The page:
What you need to know:
Elson Illa was on his way to becoming an electrical and electronic engineer when life showed him another path to success in life.
Elson Illa, like any other young person, was chasing his version of the "American Dream" - study, graduate and get a good job.
He was on his way to becoming an electrical and electronic engineer when life showed him another path to success in life.
"I was in my fourth year at the Technical University of Mombasa in 2015 and was to embark on the final semester when suddenly the department lost my marks," he narrates.
His efforts to track down the grades were frustrating and demoralising.
The head of the department then advised him to retake the exams, which he felt was unfair, and so he decided to go back to his house and give it a thought.
"I lived in a single room without a bed. That is where I would get lost in thoughts, imagining the future, and asking myself hard questions," he says amid laughter.
As he passed time, he logged onto YouTube and bumped on a channel that specialised in woodwork.
In the first video he watched, the carpenter was giving a tutorial on how to make good beds and how to sell them online.
"Then I thought, 'I don't have a bed'. Making it would be cheaper than buying one. I decided to gather materials with the little money I had," he says.
He gathered the materials but then he realised he did not have the necessary tools to start work.
That is when he struck friendships with some carpenters in his neighbourhood, who lent him tools in the evening when they closed their businesses for the day.
Some even started keeping the tools in his house as a result of insecurity in the area that saw several shops broken into.
Elson said that while other people sat to watch television at night, he was busy on the rooftop of the residential building working on a bed.
"I would work up to 1am, gather my stuff and keep them in the house for another day. Each day, I made sure I made progress to my bed, using YouTube as the guide," he says.
Four days later, he fixed his five-by-six-foot bed and placed a four-by-six-foot mattress on it.
The size of the bed, he says, was his desire and hence it challenged him to find a befitting mattress for it.
He invited the carpenters to evaluate his work, and they were impressed.
He asked them to value the bed and the amount they quoted amazed him.
"I had used about Sh4,300 to make the bed. They were telling me the bed could sell for at least Sh15,000, which I couldn't afford and that motivated me," he says.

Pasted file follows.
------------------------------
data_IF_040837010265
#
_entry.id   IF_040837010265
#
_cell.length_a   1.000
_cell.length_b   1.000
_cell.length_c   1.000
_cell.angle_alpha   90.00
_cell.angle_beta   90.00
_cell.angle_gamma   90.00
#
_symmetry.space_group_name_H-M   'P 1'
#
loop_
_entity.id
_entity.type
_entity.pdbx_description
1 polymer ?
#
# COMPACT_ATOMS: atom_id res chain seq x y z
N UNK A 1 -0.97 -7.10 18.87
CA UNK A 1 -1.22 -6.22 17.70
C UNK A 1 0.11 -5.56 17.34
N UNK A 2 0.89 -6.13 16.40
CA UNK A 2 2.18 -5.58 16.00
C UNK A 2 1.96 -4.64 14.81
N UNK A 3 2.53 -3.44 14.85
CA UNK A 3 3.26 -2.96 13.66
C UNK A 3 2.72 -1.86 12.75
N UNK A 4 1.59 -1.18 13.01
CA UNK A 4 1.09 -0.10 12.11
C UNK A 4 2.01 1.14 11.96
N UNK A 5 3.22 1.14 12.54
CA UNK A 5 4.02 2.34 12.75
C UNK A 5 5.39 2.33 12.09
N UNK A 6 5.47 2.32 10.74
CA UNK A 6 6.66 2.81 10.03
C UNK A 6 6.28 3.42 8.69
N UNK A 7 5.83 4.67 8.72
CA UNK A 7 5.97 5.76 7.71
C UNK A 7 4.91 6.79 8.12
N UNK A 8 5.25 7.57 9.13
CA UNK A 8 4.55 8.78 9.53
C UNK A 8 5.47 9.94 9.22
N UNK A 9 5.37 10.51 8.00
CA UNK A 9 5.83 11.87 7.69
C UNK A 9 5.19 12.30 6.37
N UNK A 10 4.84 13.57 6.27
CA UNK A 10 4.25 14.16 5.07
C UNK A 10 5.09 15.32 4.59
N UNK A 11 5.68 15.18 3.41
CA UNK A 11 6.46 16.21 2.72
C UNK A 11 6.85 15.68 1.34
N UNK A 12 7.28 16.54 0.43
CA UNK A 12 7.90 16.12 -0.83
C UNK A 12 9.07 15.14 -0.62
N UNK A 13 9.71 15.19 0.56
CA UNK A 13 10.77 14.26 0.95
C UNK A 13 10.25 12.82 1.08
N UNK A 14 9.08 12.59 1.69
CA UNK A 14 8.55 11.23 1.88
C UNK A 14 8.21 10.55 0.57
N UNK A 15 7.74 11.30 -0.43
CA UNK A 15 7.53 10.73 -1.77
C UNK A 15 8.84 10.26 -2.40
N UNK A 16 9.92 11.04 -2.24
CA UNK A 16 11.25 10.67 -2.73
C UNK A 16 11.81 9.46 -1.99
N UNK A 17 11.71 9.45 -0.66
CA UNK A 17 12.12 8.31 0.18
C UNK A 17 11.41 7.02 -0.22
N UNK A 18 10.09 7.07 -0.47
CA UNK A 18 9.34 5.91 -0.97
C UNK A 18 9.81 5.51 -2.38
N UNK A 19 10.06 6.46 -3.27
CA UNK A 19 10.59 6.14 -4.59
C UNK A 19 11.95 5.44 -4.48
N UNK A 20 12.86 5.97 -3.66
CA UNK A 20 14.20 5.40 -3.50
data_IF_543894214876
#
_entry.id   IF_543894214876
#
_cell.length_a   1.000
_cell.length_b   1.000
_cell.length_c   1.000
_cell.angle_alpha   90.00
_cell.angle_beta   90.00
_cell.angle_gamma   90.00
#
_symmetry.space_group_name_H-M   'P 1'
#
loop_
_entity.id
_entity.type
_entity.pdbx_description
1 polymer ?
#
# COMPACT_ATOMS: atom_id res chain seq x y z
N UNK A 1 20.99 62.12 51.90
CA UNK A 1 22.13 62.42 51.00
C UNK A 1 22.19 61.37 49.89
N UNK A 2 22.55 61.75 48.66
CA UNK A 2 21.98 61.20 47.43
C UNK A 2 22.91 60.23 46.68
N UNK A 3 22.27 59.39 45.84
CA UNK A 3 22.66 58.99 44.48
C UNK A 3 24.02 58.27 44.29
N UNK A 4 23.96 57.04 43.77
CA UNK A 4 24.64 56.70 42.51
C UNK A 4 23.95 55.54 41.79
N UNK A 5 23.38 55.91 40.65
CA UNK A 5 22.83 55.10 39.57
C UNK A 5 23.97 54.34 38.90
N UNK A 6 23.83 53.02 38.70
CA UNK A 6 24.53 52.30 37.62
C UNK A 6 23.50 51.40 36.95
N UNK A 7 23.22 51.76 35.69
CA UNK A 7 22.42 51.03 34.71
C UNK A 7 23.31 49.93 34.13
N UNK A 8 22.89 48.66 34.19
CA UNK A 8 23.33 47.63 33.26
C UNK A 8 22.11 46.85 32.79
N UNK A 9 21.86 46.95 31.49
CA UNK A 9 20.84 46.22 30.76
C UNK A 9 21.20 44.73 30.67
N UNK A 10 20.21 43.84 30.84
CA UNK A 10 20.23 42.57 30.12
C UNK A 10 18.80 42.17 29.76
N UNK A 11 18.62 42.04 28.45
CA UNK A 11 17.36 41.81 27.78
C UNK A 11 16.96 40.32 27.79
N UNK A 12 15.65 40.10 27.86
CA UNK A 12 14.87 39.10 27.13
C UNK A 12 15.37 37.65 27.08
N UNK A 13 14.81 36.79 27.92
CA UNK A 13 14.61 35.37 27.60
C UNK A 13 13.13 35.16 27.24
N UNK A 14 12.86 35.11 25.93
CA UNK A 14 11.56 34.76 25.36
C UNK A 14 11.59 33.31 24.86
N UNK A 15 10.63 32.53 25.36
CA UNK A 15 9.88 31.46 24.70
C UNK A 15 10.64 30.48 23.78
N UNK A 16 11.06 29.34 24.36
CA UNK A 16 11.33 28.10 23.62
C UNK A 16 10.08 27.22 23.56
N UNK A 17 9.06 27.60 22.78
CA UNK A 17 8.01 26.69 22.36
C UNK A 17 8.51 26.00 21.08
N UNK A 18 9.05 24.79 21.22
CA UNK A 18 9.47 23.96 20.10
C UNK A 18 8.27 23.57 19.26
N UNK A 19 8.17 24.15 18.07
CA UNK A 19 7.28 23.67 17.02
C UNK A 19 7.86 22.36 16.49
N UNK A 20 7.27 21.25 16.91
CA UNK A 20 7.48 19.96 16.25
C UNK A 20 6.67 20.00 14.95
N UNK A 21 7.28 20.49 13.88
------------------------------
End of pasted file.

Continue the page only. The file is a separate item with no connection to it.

Having realised he could make money from woodwork, he decided to follow the YouTube channel he drew inspiration from to make his bed and started learning simple woodwork skills.
Within a few weeks, he mastered his skills and made beds and posted photos of them on different online platforms. Potential buyers inquired about them, and that motivated him to make more beds and other furniture.
With more orders coming in, he knew he had to expand his skills and make a venture out of the idea.
He sought advice from the skilled friends that he kept tools for. They showed him where to get his tool box at a cheaper price as he spent nights taking tutorials from the YouTube channel and tried to make new items.
"I had saved about Sh80,000 in my four months of exploring the idea. That is when I reached out to my brother-in-law for more money to start up big," he notes.
With Sh200,000, he was confident that his moment to soar had arrived. It was needless for him to regret his missing college marks. He could pursue an idea that had chosen to embrace him.
He bought his tools, rented space in Buxton, Mombasa, and started making unique equipment such as TV stands, wooden wall carvings, exotic beds, chairs and trendy kitchen cabinets.
"Things did not go well at the beginning. The client rejected the first bed I made for them. The first sofa also suffered the same fate, and I had to destroy the seats and redo them once again until I attained what my clients wanted,” he says.
“With more practice, I became good at my work and the clients who came to me referred their friends to me and that is how I built my client base."
In the first six months since he made his first commercial product, he received more orders for TV stands and beds, his bestselling items. The cheapest item sold for Sh12,000 while the most expensive went for Sh60,000.
"I became overwhelmed with orders and sometimes I would not deliver on time, as I was working alone. Some of my clients understood and became patient with me while others withdrew," he says.
With increasing orders, he decided to hire two casuals to help him with deliveries.
Five years later, Elson is slowly featuring among the big names in the furniture business in Mombasa.
He has expanded his enterprise to Tudor, where he owns a workshop with eight employees and several trainees.
"The first skilled people I hired broke loose. One is making it big in Nairobi while the other is killing it in Nakuru. We still keep in touch," he says.
Elson's enterprise makes Sh250,000 in sales in a bad month and up to Sh400,000.
He now plans to venture into interior design, a course he says he will pursue abroad once Covid-19 loosens its grip on the world.
"We keep soaring. We don't stop here. All that young people need to do is to invest a huge amount of faith in big dreams. You will fail at the beginning but with persistence, you will ultimately make it,” he says.